The Academy of Managed Care Pharmacy (AMCP) has appointed Kimberly Lenz, PharmD, a clinical pharmacy manager in UMass Medical School’s Commonwealth Medicine division, an inaugural member of a medication addiction advisory group that will produce recommendations on treatment best practices.
AMCP asked Dr. Lenz to join the Addiction Treatment Advisory Group (ATAG), citing her leadership and expertise in addiction treatment as well as her ability to think creatively and strategically.
“The group will identify barriers to accessing treatment for addiction, recommend innovative solutions to overcomes these barriers, and establish systems that will lead to the best outcomes,” said Lenz, an assistant professor of Family Medicine and Community Health and a clinical pharmacy manager in Commonwealth Medicine’s Office of Clinical Affairs. “The goal is to remove barriers to treatment and develop support systems that will allow patients to be successful in their recovery.”
Treating addiction, such as that to prescription opioids, includes considering and treating behavioral, physical, and mental health needs as well as coordinating the patients’ care, Lenz said.
The committee will provide its recommendations to help AMCP members address the increasing problem of addiction. Members are often pharmacists, physicians and health care practitioners operating in a managed health care environment. The creation of the national committee comes three months after Massachusetts Gov. Charlie Baker named the Massachusetts Opioid Drug Formulary Commission to take a hard look at opioids and the potential for them to be abused. The commission will assess and evaluate the most powerful opioids for accessibility, cost, effectiveness and manufacturing properties that make it difficult for the drug to be abused by crushing it or turning it into liquid that can be snorted or injected.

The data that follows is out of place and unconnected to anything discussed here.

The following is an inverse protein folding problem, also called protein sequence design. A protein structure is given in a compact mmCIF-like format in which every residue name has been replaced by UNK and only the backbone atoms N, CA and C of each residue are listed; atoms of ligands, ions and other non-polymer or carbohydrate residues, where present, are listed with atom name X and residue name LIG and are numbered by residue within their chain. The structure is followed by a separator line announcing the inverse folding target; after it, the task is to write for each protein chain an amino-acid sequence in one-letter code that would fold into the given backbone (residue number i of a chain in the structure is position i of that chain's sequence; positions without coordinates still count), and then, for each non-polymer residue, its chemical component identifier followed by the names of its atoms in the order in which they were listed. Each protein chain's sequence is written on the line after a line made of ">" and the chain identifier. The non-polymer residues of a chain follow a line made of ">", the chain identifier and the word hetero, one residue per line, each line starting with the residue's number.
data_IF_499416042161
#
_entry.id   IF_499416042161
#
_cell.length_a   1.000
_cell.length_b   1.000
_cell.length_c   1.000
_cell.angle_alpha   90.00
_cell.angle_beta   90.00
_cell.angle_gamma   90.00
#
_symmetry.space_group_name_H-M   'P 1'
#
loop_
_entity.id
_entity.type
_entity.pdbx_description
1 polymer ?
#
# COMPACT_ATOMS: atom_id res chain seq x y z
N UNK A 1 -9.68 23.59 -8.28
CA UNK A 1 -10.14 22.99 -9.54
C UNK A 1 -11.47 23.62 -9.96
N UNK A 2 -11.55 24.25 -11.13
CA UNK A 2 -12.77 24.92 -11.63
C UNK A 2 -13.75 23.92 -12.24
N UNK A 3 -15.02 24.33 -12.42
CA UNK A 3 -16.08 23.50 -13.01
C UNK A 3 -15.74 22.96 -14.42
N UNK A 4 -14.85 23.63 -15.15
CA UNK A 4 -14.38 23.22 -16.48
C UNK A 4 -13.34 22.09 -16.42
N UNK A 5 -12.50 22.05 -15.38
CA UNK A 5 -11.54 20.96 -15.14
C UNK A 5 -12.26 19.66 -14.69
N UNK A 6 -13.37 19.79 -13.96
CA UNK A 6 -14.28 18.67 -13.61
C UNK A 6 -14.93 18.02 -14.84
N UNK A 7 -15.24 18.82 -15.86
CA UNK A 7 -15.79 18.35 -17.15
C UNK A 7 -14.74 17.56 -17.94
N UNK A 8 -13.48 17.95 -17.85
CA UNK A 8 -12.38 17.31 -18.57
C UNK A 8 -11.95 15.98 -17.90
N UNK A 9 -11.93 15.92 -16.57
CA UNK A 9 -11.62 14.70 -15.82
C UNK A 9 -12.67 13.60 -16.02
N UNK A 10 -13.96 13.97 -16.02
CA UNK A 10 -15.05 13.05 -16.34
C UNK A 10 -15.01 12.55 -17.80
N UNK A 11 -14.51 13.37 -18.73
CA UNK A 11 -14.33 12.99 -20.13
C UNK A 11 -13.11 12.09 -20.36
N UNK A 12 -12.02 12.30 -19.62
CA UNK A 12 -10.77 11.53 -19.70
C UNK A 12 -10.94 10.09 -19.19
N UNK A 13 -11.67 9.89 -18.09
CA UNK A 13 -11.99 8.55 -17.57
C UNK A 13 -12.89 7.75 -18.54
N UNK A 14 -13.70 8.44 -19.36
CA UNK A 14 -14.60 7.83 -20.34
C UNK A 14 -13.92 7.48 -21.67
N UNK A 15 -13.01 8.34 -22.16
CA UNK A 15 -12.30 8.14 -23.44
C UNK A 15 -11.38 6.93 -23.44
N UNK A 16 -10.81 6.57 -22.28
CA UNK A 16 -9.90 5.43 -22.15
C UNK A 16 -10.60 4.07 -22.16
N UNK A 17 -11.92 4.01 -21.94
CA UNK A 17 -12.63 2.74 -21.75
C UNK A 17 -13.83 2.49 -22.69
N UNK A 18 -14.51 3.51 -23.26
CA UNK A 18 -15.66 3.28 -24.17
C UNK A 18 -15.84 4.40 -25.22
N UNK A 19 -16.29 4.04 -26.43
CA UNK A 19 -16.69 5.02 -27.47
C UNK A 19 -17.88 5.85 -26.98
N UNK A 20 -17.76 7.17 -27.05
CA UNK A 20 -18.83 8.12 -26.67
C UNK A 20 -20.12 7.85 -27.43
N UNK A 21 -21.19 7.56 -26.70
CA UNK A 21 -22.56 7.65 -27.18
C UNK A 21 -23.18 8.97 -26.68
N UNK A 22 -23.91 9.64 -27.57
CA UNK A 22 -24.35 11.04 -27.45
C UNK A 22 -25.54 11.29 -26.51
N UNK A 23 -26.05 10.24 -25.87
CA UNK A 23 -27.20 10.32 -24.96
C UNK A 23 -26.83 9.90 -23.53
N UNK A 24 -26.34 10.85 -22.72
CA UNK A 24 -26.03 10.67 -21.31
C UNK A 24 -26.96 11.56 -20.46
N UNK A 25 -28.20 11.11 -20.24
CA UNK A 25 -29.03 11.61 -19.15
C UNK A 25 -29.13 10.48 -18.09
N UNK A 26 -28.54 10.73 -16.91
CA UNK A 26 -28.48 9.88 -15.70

The objectives of ATAG are:
- Evaluate current gaps and barriers to treatment and prioritize which gaps need to be addressed.
- Conduct a review of current practices and systems, and develop recommendations in areas that represent substantial opportunities to improve patient outcomes and reduce risks of relapse.
- Prioritize which areas should be addressed with a two-pronged approach; (1) low-cost, nonlabor intensive policy changes, (2) longer term solutions that potentially “change the game” in addiction treatment.
- Build on the strength of the multi-stakeholder group; develop key recommendations to remove barriers, improve processes, and modify systems to improve addiction treatment outcomes.
- Serve as advocates for their organizations in adopting the changes and recommendations of the ATAG.
- ATAG will begin meeting in October and will work with the AMCP Steering Committee on the initiative to identify barriers and improve access and outcomes for patients seeking treatment for addiction.
As part of her faculty appointment in Family Medicine and Community Health at UMass Medical School, Lenz will give lectures about pain management in the medical school’s Graduate School of Nursing. She also will be giving lectures at MCPHS University.